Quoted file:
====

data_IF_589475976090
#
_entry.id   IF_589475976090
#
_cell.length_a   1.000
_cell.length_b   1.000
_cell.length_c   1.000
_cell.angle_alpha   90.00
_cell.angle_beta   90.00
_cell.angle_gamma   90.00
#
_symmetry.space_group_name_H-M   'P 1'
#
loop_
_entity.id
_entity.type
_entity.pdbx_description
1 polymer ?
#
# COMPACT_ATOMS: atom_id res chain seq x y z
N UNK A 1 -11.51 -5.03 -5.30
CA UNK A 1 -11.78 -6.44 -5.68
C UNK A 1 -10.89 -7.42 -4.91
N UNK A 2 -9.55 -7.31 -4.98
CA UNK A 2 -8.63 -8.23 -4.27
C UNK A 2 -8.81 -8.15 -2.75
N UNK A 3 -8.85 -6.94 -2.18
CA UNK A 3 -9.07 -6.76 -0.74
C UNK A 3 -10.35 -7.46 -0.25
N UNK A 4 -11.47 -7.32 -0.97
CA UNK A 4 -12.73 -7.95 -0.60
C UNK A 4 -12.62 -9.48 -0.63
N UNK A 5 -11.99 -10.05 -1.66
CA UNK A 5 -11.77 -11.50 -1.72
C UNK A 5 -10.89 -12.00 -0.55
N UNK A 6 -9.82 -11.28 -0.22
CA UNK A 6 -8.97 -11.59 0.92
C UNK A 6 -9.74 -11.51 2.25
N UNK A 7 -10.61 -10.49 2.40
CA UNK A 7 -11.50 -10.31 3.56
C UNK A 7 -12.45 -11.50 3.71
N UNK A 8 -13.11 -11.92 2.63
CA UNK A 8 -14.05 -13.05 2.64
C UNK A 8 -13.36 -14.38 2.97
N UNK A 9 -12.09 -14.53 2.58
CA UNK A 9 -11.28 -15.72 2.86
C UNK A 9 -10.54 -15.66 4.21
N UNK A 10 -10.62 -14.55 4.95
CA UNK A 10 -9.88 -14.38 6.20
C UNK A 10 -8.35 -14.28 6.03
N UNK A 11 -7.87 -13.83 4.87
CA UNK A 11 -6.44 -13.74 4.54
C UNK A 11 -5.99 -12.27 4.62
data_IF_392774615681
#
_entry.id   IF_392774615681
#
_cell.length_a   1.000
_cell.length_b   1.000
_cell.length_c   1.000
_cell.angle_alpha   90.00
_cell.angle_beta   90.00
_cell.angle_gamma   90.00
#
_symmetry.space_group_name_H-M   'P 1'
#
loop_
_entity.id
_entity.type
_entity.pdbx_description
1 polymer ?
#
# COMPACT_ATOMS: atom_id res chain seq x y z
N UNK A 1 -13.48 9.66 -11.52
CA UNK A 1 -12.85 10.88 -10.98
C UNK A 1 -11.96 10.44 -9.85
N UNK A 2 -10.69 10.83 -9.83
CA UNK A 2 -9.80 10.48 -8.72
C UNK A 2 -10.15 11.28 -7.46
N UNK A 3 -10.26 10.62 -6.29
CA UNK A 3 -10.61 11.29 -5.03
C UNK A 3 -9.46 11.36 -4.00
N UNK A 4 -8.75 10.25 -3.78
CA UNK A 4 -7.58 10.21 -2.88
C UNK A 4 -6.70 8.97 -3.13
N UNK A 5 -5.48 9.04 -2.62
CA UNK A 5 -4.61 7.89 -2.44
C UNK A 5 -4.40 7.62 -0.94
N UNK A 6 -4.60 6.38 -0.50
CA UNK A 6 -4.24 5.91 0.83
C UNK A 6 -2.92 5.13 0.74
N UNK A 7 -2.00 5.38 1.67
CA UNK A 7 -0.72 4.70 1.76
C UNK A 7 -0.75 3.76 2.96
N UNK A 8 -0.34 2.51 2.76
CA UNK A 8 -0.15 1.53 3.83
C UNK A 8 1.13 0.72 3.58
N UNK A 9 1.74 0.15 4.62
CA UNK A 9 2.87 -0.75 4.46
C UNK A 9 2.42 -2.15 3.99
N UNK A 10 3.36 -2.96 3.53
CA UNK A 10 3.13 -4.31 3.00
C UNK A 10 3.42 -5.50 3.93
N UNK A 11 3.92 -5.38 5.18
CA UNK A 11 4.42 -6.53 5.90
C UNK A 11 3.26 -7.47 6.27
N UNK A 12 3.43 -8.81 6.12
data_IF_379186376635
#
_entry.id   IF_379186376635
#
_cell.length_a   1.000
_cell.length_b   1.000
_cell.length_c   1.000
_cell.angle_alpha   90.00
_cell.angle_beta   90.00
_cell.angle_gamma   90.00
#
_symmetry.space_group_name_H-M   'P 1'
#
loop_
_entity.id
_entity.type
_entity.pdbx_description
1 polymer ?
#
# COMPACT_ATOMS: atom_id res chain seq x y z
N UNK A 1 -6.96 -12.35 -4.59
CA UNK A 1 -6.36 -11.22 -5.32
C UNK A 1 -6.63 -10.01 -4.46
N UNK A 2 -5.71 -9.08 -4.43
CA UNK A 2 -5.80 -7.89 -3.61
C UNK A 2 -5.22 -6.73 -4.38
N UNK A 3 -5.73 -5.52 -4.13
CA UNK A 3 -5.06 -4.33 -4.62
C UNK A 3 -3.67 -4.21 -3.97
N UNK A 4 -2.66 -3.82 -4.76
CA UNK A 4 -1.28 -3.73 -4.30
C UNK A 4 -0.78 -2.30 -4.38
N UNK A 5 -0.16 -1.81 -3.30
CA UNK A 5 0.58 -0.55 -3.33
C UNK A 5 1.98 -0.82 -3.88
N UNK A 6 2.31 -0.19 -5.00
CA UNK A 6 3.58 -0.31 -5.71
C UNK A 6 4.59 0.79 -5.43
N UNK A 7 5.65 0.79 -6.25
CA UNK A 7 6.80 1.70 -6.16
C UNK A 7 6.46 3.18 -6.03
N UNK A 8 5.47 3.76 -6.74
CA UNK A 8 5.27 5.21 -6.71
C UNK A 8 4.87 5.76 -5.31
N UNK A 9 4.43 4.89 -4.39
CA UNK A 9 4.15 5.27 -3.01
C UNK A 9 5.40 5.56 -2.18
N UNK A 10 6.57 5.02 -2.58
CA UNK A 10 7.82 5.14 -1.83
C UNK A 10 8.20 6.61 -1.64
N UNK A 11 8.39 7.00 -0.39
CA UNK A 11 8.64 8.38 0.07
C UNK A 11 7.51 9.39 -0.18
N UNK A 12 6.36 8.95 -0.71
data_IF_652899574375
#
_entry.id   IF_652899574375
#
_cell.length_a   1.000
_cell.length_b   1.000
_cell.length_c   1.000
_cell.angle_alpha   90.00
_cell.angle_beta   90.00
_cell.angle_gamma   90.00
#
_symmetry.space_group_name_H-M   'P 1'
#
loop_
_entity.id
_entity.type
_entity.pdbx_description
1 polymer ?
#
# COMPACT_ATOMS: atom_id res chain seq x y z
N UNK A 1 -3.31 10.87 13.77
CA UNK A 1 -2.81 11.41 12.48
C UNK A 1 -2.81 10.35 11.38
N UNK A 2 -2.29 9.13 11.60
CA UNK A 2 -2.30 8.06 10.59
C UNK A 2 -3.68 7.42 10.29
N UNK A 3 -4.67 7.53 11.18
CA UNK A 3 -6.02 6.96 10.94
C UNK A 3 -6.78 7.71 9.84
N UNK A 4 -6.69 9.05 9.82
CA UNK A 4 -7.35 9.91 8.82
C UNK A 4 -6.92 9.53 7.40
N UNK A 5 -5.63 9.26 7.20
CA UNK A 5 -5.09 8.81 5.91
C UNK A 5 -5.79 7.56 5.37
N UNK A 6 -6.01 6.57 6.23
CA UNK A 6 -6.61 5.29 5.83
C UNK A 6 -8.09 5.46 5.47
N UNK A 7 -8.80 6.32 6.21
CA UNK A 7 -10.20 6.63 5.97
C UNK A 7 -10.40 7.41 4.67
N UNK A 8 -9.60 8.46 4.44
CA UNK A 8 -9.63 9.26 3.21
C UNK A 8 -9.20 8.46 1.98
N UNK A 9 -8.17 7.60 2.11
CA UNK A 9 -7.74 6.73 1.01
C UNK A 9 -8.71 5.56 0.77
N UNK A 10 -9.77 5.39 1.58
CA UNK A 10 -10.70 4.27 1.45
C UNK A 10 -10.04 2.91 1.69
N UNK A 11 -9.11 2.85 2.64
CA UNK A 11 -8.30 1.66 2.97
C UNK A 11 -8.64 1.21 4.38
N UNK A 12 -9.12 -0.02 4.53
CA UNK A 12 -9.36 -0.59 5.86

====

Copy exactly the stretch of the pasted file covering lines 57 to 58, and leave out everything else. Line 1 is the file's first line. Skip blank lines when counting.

#
_cell.length_a   1.000